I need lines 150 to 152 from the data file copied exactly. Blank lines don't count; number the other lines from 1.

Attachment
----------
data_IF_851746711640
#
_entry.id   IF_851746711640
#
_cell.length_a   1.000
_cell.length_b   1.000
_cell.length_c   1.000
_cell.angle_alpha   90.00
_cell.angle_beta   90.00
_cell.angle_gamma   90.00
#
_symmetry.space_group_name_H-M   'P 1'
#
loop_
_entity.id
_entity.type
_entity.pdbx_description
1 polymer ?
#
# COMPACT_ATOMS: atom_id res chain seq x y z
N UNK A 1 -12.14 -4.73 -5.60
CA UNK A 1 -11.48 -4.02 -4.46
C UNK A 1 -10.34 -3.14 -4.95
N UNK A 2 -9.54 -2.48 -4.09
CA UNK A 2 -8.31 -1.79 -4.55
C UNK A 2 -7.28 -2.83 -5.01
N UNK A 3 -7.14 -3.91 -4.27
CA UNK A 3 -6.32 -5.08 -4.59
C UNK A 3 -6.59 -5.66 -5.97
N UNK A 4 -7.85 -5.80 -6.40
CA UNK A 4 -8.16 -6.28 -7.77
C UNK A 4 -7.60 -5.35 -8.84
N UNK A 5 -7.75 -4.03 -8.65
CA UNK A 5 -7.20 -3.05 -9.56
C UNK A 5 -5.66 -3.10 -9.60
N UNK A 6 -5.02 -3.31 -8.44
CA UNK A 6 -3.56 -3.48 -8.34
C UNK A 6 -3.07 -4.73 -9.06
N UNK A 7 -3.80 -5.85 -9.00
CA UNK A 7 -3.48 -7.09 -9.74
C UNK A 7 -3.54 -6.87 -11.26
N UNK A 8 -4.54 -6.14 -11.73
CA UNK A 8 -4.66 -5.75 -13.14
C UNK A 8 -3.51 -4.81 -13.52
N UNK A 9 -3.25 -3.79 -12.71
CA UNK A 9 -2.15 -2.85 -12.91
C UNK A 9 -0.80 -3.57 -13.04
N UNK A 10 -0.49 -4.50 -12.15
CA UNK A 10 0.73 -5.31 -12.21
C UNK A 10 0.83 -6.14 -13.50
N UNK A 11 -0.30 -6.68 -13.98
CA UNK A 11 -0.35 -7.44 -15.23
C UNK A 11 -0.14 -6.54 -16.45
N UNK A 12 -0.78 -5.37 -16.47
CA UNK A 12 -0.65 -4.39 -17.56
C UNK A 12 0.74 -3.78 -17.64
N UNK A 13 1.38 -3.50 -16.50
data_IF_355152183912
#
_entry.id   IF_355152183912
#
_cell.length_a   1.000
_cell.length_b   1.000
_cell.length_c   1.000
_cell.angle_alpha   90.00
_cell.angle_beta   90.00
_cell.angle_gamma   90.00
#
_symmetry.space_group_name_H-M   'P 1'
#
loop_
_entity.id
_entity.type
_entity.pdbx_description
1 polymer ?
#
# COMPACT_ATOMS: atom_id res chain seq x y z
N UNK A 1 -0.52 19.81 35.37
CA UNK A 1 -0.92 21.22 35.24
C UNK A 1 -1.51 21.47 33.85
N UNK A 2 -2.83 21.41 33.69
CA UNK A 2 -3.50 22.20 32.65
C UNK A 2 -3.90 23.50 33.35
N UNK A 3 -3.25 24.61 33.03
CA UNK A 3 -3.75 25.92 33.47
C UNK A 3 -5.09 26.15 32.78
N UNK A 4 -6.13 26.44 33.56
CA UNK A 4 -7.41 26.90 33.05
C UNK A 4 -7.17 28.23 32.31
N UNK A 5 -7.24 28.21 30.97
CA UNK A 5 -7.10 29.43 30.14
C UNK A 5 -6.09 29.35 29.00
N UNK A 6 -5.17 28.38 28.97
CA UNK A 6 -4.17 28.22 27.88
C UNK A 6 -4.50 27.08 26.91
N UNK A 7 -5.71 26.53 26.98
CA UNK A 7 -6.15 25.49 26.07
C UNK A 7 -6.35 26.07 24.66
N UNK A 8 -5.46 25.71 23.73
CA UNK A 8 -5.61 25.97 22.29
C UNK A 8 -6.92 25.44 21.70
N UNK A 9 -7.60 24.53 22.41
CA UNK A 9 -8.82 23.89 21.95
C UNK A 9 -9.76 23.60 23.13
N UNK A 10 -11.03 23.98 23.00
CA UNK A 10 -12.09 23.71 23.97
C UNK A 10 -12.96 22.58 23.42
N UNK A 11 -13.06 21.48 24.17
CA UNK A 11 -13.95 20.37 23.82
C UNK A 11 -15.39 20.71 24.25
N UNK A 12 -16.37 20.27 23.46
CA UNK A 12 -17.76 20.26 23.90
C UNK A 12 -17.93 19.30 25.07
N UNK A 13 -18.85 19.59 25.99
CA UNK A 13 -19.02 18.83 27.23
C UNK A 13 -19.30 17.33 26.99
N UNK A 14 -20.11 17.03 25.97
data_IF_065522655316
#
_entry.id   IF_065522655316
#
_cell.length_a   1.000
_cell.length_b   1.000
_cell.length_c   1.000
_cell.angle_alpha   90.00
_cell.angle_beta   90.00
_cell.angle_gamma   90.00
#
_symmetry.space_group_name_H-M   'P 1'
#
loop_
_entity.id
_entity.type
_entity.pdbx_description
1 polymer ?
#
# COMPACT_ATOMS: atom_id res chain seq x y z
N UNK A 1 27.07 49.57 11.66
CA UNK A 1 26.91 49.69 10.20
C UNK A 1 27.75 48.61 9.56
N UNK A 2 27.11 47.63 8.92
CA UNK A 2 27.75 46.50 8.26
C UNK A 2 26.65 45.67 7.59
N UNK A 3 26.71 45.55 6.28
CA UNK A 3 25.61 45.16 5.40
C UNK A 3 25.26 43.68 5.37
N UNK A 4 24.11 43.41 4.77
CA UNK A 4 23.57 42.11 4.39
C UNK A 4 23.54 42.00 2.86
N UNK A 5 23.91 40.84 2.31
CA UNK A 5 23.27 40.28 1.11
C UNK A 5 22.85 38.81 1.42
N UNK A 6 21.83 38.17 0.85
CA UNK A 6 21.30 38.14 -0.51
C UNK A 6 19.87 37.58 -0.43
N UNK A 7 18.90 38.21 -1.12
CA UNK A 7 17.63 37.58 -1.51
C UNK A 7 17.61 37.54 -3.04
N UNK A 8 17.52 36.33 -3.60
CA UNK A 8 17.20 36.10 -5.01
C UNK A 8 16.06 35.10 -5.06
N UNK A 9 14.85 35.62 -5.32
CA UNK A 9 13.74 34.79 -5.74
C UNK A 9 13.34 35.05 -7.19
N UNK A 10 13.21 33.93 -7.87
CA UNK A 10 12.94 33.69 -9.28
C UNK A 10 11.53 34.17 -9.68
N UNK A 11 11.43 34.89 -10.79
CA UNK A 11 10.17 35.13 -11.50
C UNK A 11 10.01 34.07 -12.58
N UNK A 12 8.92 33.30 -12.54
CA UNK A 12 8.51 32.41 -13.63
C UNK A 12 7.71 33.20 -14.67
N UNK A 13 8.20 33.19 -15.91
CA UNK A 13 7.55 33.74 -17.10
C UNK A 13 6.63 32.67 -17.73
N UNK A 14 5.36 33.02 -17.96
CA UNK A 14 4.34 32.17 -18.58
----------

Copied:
N UNK A 5 23.91 40.84 2.31
CA UNK A 5 23.27 40.28 1.11
C UNK A 5 22.85 38.81 1.42